Karel Hynek Mácha: A leading poet of Czech Romanticism

By Tracy A. Burns

This pioneer of Czech Romanticism died on November 6, 1836, at the tender age of 25. However, in such a short time he managed to found modern Czech poetry and authored works of prose as well. His best-known verse, one of the best poems in Czech literature, is May (Máj), a lyric epic poem about a prisoner about to be executed. Yet his writings did not receive much praise during his lifetime, and May was his only book to be published when he was alive.


Born as Ignác Mácha on November 16, 1810, he first opened his eyes in the building At the White Eagle on Prague’s Újezd Street in today’s Smíchov district. His father Antonín worked as a foreman of a mill and later owned a shop while his mother, Marie Anna Kirchnerová, came from a very musically talented family. He had one brother, Michal, who was two years younger. Suffering from financial woes, the Mácha family had to move several times to poverty-ridden neighborhoods. Finally, when Mácha was 16, they settled in the building across from the Church of Saint Ignác on today’s Charles Square in the New Town. Mácha was educated at schools headed by Piarists. At his high school on Na Příkopě street in Prague’s first district, he excelled at math and drawing and became fluent in German. He also was a stellar student of Czech and Latin.

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University days

Mácha went on to study at Prague University’s Philosophy Faculty. It was here that he attended lectures by Josef Jungmann, a writer, and translator who put together the first Czech encyclopedia. Jungmann inspired Mácha to write in Czech after the young poet had written his initial literary endeavors in German. His first poem to be published in Czech, “Saint Ivan,” came out in 1831. Mácha read works by foreign authors, such as Lord Byron, a British poet who played a major role in the Romantic movement. He also read the works of Adam Mickiewicz, a Polish poet of the Polish Romantic period. Mácha also supported the Poles in their uprising against Russia in the Crimean War. The aspiring author focused on law from 1832 to 1836. No one knows exactly what Mácha looked like, but it is thought that he was tall and energetic with a long face and dark blue eyes.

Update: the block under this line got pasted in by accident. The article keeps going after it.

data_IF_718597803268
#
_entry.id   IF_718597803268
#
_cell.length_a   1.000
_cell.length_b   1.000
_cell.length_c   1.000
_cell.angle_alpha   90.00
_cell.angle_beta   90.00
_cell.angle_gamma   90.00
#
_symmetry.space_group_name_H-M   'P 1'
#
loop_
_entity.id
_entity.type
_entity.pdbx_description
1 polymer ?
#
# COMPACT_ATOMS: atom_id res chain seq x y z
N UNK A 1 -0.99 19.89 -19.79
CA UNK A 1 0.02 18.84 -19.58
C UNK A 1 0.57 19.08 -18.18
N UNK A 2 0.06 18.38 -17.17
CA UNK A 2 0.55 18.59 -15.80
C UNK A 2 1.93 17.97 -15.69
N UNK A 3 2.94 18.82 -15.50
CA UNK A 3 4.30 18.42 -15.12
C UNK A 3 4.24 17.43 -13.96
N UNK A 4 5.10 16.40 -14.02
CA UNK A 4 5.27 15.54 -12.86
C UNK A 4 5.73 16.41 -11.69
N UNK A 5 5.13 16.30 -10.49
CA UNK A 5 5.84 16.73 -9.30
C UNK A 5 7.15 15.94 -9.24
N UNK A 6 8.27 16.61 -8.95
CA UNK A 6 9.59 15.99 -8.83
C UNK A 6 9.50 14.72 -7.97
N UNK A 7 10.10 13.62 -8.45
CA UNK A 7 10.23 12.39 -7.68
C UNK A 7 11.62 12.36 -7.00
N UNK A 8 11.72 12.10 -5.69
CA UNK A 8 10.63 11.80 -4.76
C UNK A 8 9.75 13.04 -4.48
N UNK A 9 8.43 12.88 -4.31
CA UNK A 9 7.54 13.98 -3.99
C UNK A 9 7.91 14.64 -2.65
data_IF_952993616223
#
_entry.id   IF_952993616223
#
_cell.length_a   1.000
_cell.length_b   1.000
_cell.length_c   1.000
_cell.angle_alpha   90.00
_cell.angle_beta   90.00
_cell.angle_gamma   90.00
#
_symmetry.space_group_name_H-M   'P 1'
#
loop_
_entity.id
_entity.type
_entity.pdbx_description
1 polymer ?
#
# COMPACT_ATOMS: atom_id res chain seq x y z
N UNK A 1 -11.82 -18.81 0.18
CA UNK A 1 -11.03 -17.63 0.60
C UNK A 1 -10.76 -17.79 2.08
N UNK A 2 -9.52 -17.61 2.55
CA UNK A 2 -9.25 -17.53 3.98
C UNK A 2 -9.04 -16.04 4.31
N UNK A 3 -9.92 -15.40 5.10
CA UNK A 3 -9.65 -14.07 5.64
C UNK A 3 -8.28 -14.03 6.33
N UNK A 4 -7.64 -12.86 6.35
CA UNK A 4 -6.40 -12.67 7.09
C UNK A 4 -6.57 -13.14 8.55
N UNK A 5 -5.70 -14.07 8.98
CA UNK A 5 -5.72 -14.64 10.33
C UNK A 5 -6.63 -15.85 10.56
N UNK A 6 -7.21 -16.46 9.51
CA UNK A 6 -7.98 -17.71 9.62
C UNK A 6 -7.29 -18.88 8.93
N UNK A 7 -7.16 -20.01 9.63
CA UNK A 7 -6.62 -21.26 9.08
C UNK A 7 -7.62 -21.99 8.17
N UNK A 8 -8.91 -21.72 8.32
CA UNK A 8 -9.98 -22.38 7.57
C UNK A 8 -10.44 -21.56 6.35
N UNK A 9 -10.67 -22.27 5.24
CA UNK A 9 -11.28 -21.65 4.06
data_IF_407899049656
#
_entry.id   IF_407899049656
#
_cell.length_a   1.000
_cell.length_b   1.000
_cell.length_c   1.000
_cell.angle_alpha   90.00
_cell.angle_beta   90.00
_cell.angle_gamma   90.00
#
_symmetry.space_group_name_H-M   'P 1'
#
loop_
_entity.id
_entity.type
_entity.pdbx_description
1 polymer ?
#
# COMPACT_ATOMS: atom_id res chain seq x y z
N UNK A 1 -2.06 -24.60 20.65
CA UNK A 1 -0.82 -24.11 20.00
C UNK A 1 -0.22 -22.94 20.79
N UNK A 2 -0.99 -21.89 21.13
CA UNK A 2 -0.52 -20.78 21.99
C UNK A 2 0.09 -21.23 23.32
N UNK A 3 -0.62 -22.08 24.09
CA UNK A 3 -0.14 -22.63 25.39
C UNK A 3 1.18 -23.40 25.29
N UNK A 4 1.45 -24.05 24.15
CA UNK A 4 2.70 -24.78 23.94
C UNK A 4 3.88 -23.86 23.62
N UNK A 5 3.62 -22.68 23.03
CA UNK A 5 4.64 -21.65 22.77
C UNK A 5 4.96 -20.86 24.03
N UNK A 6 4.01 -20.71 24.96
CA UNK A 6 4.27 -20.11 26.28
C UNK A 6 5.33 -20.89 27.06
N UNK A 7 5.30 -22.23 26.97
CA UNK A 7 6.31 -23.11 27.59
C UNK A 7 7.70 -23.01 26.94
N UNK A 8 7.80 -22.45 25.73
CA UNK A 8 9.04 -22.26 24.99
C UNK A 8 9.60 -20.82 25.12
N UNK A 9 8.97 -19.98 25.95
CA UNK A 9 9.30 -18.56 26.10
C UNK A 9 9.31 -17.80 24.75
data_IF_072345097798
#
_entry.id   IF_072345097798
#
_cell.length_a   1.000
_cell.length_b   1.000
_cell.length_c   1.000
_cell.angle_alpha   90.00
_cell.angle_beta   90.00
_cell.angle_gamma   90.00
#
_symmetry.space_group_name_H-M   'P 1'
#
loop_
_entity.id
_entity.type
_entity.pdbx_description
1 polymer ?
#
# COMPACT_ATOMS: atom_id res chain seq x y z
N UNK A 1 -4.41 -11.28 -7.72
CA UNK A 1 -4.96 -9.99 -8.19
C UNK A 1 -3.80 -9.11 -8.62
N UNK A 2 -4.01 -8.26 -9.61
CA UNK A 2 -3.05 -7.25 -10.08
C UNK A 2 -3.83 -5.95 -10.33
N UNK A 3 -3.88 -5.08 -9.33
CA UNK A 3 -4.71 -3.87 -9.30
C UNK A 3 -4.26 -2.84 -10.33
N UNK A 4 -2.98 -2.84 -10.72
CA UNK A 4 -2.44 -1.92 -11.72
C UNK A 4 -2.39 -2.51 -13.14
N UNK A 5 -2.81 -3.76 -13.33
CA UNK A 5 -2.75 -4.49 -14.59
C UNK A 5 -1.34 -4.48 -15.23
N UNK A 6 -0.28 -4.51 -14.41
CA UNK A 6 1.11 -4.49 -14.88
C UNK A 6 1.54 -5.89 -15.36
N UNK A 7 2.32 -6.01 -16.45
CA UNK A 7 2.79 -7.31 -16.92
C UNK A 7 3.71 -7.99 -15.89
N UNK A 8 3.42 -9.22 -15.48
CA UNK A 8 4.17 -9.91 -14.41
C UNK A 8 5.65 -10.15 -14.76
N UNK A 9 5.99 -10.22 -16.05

His writings

Mácha scribed historical novels as well as poetry. The Hangman was four volumes long. Křivoklád, today spelled as Křivoklát, dealt with the life and times of Czech king Václav IV, who reigned from 1378 to 1419. His most extensive work was the novel Gypsies, penned from 1835 to 1836. His autobiographical sketches can be found in Pictures From My Life. Other prose included The Krkonoše Pilgrimage, The Return, Sázava Monastery, and The Dream. His Secret Diary from the fall of 1835 described in ciphers his sexual exploits and relationship with his girlfriend Eleonora (Lori) Šomková. Mácha kept a literary diary as well. His travelogue, Diary of Travel to Italy, describing his journey to Venice, was written in 1834.

The poem May (Máj)